Greta Thunberg has said world leaders have wasted time by failing to take necessary action on the climate crisis, with political inaction costing us another two ‘crucial’ years.
The teenage environmental campaigner – whose solo protest in Sweden in 2017 led to a global movement – has achieved a lot in those two years, including: being named 2019 Person of the Year; being nominated for the Nobel Peace Prize twice; and repeatedly holding politicians to account for their inaction.
And it seems the 17-year-old isn’t willing to slow down anytime soon, particularly because she says political leaders are still ‘in a state of denial’ about the crisis, and aren’t doing enough to fight against it.
ellow activistst Luisa Neubauer, Anuna de Wever and Adélaïde Charlier, Greta first acknowledged that a lot has happened over the past two years.
‘Many millions have taken to the streets to join the decades-long fight for climate and environmental justice. And on 28 November 2019, the European parliament declared a climate and environmental emergency,’ they wrote.
However, the activists went on to say this simply wasn’t enough:
But over these past two years, the world has also emitted more than 80 gigatonnes of CO2. We have seen continuous natural disasters taking place across the globe: wildfires, heatwaves, flooding, hurricanes, storms, thawing of permafrost and collapsing of glaciers and whole ecosystems.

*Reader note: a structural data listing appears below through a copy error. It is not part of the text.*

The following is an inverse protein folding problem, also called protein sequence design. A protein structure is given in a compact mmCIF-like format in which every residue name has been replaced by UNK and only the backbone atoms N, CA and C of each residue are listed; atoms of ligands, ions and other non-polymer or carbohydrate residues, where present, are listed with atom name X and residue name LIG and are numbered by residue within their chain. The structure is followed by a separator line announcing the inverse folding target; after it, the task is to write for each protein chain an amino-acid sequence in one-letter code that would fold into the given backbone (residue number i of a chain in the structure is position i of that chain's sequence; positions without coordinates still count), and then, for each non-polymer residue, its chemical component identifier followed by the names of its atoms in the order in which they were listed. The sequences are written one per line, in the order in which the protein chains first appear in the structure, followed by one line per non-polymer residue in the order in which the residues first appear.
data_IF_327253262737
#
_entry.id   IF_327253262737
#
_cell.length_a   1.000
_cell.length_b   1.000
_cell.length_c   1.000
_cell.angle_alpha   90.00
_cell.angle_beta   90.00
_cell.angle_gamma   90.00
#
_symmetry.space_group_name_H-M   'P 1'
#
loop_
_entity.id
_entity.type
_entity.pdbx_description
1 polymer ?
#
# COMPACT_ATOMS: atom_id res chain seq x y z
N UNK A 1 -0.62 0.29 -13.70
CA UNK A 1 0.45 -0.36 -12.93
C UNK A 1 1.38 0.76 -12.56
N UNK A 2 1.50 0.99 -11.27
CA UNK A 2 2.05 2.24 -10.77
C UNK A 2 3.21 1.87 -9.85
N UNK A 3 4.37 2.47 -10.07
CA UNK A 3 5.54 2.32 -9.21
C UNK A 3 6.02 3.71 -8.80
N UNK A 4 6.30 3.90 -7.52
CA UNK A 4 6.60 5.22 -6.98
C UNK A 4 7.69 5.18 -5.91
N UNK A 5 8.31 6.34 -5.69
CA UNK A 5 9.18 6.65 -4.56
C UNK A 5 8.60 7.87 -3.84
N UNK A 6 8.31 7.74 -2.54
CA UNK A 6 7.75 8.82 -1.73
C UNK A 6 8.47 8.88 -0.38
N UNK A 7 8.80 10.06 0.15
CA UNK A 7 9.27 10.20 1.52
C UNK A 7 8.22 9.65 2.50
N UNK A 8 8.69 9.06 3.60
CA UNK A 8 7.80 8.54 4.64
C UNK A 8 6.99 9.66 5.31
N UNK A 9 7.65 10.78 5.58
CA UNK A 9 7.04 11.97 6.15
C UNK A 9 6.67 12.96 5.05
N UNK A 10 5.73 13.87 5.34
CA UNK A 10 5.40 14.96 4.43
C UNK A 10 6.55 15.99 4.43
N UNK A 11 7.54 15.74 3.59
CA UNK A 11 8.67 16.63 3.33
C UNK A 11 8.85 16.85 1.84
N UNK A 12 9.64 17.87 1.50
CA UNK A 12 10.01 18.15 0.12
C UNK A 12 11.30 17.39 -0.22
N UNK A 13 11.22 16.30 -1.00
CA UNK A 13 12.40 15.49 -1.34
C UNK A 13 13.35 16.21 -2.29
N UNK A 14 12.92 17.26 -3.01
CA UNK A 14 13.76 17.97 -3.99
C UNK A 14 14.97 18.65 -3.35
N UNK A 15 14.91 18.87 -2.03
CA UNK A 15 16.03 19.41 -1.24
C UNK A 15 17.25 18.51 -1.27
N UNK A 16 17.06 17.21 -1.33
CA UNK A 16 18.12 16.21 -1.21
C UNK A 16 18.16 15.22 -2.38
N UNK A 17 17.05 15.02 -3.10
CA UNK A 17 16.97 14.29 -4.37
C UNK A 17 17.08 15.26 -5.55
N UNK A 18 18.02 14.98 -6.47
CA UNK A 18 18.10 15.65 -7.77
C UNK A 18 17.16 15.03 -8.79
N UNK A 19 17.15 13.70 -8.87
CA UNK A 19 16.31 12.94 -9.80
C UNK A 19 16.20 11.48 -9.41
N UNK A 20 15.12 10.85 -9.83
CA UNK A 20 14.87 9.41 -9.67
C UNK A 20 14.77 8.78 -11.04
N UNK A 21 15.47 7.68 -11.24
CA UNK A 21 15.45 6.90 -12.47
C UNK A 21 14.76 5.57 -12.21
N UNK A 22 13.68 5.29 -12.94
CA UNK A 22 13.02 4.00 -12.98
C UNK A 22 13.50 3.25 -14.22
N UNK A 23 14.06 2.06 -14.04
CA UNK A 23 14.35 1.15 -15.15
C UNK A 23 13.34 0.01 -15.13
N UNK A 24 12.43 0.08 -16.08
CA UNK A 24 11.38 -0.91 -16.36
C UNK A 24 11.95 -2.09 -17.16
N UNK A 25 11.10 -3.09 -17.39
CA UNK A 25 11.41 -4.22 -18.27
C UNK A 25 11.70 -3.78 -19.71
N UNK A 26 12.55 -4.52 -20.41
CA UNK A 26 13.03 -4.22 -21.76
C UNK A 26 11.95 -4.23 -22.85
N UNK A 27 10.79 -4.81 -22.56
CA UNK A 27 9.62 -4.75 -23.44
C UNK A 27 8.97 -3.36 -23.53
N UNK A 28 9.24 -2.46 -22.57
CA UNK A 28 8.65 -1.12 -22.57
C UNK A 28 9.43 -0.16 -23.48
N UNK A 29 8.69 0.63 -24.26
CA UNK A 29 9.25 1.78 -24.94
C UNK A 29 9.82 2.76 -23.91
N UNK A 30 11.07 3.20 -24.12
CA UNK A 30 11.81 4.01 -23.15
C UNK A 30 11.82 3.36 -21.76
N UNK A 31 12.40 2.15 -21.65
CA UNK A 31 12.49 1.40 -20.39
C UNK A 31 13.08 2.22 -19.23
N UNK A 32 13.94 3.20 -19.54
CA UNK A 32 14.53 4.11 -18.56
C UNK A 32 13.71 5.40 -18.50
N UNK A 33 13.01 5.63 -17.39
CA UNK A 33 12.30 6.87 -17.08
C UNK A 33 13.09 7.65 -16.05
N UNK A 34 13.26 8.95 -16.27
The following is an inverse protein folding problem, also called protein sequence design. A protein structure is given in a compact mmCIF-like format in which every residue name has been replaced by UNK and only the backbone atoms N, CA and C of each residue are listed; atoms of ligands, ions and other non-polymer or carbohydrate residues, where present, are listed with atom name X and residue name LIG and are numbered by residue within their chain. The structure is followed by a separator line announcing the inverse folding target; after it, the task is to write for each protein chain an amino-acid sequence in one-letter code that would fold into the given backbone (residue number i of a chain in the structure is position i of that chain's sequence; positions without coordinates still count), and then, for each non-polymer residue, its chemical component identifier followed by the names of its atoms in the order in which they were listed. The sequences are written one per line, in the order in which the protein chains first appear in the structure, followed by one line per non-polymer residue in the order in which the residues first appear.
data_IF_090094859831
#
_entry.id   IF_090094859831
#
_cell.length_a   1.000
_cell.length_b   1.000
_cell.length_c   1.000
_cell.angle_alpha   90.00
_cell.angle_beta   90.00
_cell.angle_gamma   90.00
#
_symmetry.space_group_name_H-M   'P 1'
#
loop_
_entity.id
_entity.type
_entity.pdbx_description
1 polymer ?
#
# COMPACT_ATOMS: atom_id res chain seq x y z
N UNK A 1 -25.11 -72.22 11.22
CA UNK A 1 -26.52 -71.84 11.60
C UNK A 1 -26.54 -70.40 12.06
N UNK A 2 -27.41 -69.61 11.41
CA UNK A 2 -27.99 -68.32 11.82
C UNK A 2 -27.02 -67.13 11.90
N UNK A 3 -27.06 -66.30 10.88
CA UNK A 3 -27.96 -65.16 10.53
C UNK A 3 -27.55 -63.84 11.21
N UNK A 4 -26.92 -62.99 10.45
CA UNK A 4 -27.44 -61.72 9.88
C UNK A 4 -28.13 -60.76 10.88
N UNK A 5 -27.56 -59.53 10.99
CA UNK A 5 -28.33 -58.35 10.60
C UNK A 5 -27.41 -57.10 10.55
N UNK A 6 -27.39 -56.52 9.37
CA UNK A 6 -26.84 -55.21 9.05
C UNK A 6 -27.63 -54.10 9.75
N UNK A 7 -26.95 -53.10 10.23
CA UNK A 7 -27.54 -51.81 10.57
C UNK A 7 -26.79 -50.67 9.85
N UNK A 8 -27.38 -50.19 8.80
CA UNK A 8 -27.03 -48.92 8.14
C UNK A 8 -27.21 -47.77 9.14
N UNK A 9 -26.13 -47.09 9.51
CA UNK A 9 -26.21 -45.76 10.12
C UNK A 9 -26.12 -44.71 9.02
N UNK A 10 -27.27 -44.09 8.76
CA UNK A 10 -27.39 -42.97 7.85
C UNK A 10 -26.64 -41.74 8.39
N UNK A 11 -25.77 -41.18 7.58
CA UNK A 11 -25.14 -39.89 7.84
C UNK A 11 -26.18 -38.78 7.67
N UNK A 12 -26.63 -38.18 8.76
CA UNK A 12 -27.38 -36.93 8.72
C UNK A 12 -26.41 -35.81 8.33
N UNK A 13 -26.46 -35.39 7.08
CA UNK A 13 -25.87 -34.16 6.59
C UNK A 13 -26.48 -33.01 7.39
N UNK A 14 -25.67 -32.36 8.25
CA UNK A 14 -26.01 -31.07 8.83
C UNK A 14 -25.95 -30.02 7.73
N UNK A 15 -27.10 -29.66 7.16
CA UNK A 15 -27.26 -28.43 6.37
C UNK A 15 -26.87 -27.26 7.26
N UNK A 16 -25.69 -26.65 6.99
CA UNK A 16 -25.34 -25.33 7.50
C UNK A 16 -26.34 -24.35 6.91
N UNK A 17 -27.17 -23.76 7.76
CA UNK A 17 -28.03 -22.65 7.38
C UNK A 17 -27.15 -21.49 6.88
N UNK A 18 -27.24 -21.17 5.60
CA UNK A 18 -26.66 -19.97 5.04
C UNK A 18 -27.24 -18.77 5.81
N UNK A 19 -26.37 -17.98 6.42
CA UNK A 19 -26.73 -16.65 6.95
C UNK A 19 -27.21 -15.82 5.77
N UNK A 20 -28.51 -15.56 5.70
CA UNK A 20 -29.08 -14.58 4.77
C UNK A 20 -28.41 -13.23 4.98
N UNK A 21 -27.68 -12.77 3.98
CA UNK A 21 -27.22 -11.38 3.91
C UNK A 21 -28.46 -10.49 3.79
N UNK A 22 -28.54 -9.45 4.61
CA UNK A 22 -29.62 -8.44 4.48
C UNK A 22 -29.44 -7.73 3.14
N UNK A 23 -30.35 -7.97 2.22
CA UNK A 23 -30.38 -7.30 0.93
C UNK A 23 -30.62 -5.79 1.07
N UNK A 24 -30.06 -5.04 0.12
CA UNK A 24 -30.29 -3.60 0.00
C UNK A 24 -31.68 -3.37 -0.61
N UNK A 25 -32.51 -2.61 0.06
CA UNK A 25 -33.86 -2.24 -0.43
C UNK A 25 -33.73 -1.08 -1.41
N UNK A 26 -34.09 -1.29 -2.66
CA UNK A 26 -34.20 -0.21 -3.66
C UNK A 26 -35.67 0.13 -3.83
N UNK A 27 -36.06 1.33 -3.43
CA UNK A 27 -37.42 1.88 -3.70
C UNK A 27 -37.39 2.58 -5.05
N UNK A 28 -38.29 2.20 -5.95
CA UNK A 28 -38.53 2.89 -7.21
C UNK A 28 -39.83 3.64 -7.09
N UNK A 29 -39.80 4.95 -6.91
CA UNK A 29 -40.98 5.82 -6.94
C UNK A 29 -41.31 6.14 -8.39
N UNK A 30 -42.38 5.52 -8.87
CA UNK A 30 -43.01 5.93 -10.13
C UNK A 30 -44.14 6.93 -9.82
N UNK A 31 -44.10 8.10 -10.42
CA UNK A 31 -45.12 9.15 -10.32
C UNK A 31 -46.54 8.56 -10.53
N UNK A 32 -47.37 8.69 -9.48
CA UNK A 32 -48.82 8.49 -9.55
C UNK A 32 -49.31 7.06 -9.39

Many lives and livelihoods have been lost. And this is only the very beginning
They said that while leaders are speaking of an ‘existential crisis’, when it comes to action ‘we are still in a state of denial’. The article added, ‘The climate and ecological crisis has never once been treated as a crisis.’
Not only that, but they said the gap between what we need to do and what’s actually being done ‘is widening by the minute’, adding, ‘Effectively, we have lost another two crucial years to political inaction.’
The activists are determined this inaction won’t continue though, and tomorrow, August 20, they are meeting with Angela Merkel, the chancellor of Germany – the country currently holding the rotating presidency of the European Council – to demand she ‘face up to the climate emergency’.
They noted the immorality of the fact that ‘the countries that have done the least to cause the problem are suffering first and worst’, saying rich nations must act now to stop some of their polluting activities in order to fight the climate emergency. ‘The EU must act now, as it has signed up to do in the Paris agreement,’ they wrote.
Tomorrow, Greta and other leading school strikers will demand a halt to all fossil fuel investments and subsidies, as well as requesting EU leaders to make ecocide an international crime, design policies that protect workers, safeguard democracy and establish annual, binding carbon budgets ‘based on the best available science’.
Hopefully their words will hit home and we’ll start seeing the necessary action soon.
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